Different River

”You can never step in the same river twice.” –Heraclitus

September 10, 2008

Pro-Choice Lesbian Feminists for Palin

Filed under: — Different River @ 10:33 am

I don’t know how many people are in that club, but at least two are well-known commentators, Tammy Bruce and Camile Paglia.

Tammy Bruce, former president of the Los Angeles chapter of the National Organization for Women, writes in the San Francisco Chronicle:

In the shadow of the blatant and truly stunning sexism launched against the Hillary Rodham Clinton presidential campaign, and as a pro-choice feminist, I wasn’t the only one thrilled to hear Republican John McCain announce Gov. Sarah Palin as his running mate. For the GOP, she bridges for conservatives and independents what I term “the enthusiasm gap” for the ticket. For Democrats, she offers something even more compelling – a chance to vote for a someone who is her own woman, and who represents a party that, while we don’t agree on all the issues, at least respects women enough to take them seriously.

The [Democratic] party has moved from taking the female vote for granted to outright contempt for women. That’s why Palin represents the most serious conservative threat ever to the modern liberal claim on issues of cultural and social superiority. Why? Because men and women who never before would have considered voting for a Republican have either decided, or are seriously considering, doing so.

On the day McCain announced her selection as his running mate, Palin thanked Clinton and Ferraro for blazing her trail. A day later, Ferraro noted her shock at Palin’s comment. You see, none of her peers, no one, had ever publicly thanked her in the 24 years since her historic run for the White House. Ferraro has since refused to divulge for whom she’s voting. Many more now are realizing that it does indeed take a woman – who happens to be a Republican named Sarah Palin.

Camille Paglia, University Professor of Humanities and Media Studies at the University of the Arts in Philadelphia, writes in Salon:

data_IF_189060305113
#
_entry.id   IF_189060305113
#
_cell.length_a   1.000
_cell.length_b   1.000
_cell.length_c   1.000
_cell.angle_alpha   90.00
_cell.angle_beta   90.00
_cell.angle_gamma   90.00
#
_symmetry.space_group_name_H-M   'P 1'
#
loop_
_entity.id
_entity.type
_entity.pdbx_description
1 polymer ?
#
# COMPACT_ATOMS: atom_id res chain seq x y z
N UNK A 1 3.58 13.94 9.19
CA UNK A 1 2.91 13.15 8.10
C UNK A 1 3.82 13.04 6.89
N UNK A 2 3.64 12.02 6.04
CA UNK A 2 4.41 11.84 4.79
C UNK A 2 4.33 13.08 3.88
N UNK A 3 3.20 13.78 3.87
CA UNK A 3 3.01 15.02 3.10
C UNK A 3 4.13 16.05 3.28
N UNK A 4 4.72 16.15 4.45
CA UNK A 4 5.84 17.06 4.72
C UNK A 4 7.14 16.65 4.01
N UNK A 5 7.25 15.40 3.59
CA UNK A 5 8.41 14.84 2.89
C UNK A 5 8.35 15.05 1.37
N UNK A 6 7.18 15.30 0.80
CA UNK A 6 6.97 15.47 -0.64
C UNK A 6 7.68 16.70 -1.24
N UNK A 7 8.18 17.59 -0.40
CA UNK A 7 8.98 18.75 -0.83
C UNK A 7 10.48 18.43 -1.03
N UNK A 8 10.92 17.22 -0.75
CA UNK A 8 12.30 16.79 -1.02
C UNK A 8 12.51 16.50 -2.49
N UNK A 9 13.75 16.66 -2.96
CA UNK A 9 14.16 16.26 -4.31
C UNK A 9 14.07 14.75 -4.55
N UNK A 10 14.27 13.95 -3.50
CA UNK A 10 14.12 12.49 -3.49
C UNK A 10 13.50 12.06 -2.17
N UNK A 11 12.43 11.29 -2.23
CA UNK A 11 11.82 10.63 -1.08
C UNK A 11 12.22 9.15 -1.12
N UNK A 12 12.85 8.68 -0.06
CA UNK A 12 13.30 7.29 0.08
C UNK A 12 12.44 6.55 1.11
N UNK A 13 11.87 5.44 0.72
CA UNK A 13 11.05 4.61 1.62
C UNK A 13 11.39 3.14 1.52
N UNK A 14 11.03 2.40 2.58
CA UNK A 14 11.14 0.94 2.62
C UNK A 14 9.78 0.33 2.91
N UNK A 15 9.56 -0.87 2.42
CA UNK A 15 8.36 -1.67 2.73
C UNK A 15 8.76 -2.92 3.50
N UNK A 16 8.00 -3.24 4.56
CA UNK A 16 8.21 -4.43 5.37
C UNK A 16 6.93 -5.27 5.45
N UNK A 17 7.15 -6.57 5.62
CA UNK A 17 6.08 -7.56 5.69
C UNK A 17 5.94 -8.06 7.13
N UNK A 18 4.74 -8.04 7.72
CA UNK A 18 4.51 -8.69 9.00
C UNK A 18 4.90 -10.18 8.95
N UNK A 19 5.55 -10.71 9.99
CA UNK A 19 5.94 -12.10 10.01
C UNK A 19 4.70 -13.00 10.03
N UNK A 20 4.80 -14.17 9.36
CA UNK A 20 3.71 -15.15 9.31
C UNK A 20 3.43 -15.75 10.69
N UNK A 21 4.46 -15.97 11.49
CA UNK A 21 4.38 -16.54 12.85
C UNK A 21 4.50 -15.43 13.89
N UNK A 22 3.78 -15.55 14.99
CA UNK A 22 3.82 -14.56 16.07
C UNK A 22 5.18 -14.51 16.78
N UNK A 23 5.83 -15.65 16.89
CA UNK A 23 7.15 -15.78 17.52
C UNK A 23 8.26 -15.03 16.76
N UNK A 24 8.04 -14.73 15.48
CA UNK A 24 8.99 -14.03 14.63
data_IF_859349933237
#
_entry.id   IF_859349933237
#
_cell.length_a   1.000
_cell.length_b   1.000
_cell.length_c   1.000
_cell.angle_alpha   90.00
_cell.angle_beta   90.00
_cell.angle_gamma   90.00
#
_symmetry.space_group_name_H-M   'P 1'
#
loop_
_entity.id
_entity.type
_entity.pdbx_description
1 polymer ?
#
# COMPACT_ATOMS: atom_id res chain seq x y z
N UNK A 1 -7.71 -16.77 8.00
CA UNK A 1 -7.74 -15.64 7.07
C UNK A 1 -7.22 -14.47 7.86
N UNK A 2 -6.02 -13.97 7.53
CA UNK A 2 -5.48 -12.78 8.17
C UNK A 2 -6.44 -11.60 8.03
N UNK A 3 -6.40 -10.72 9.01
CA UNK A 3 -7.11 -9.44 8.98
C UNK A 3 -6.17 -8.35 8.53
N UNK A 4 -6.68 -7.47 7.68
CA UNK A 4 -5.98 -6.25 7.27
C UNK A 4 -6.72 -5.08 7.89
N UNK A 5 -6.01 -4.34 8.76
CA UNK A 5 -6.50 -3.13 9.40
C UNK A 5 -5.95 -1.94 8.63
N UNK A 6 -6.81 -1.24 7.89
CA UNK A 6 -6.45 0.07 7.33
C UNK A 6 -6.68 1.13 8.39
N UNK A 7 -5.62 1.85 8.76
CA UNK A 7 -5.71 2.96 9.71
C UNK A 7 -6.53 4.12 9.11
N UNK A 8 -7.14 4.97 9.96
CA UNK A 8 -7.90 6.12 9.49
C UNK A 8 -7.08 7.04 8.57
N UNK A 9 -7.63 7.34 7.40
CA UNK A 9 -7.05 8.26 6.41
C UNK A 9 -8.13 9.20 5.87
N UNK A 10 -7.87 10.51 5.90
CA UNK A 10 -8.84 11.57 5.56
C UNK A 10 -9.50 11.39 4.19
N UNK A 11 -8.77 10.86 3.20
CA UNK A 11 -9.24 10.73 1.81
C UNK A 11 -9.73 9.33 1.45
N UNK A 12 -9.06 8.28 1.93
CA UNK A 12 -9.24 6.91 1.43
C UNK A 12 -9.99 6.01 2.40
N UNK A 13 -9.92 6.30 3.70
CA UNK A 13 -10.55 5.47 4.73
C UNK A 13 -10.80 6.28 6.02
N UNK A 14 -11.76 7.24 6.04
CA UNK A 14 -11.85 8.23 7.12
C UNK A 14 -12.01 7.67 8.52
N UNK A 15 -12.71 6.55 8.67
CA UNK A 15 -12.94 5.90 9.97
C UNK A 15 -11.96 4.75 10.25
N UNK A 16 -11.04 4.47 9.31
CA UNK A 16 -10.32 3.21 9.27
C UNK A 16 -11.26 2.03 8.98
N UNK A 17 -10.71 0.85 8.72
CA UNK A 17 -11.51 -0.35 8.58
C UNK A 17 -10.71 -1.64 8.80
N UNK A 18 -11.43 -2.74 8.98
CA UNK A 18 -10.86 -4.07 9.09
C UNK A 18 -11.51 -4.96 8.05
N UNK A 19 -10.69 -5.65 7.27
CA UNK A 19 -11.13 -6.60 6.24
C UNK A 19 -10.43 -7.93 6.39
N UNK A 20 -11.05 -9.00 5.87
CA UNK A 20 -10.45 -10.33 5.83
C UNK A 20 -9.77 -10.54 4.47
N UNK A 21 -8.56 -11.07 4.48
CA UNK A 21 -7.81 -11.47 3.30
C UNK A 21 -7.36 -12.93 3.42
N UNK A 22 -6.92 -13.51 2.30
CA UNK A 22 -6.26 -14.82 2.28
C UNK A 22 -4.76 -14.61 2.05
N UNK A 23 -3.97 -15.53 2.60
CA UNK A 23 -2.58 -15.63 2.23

Conservative though she may be, I felt that Palin represented an explosion of a brand new style of muscular American feminism. … Palin has made the biggest step forward in feminism since Madonna … .

Over the Labor Day weekend, with most of the big enchiladas of the major media on vacation, the vacuum was filled with a hallucinatory hurricane in the leftist blogosphere, which unleashed a grotesquely lurid series of allegations, fantasies, half-truths and outright lies about Palin. What a tacky low in American politics — which has already caused a backlash that could damage Obama’s campaign. When liberals come off as childish, raving loonies, the right wing gains. I am still waiting for substantive evidence that Sarah Palin is a dangerous extremist. I am perfectly willing to be convinced, but right now, she seems to be merely an optimistic pragmatist like Ronald Reagan, someone who pays lip service to religious piety without being in the least wedded to it. I don’t see her arrival as portending the end of civil liberties or life as we know it.

One Response to “Pro-Choice Lesbian Feminists for Palin”

  1. Amanda Says:


    The Republican Party is accomplishing two things (ok there are probably more, but these two are important) by selecting Palin as McCain’s running mate:

    – Making themselves look modern and progressive by running a female candidate. Now voters don’t feel obliged to vote for Obama because of his race, because they can vote for Palin because of her gender.

    – Setting women’s rights and respect back decades. The first female in over 20 years with a shot at the Vice Presidency is completely unqualified. Now, nobody should use Palin’s complete lack of preparedness for the job as a reason why no woman should be allowed so close to the Executive Office of the US Government. But a lot of people will see her as an example of why women don’t belong in positions of power. Palin’s lack of experience will be assigned to all women by significant portions of the population.

    I wouldn’t be surprised if the Republican party considered both of these when selecting their VP candidate.

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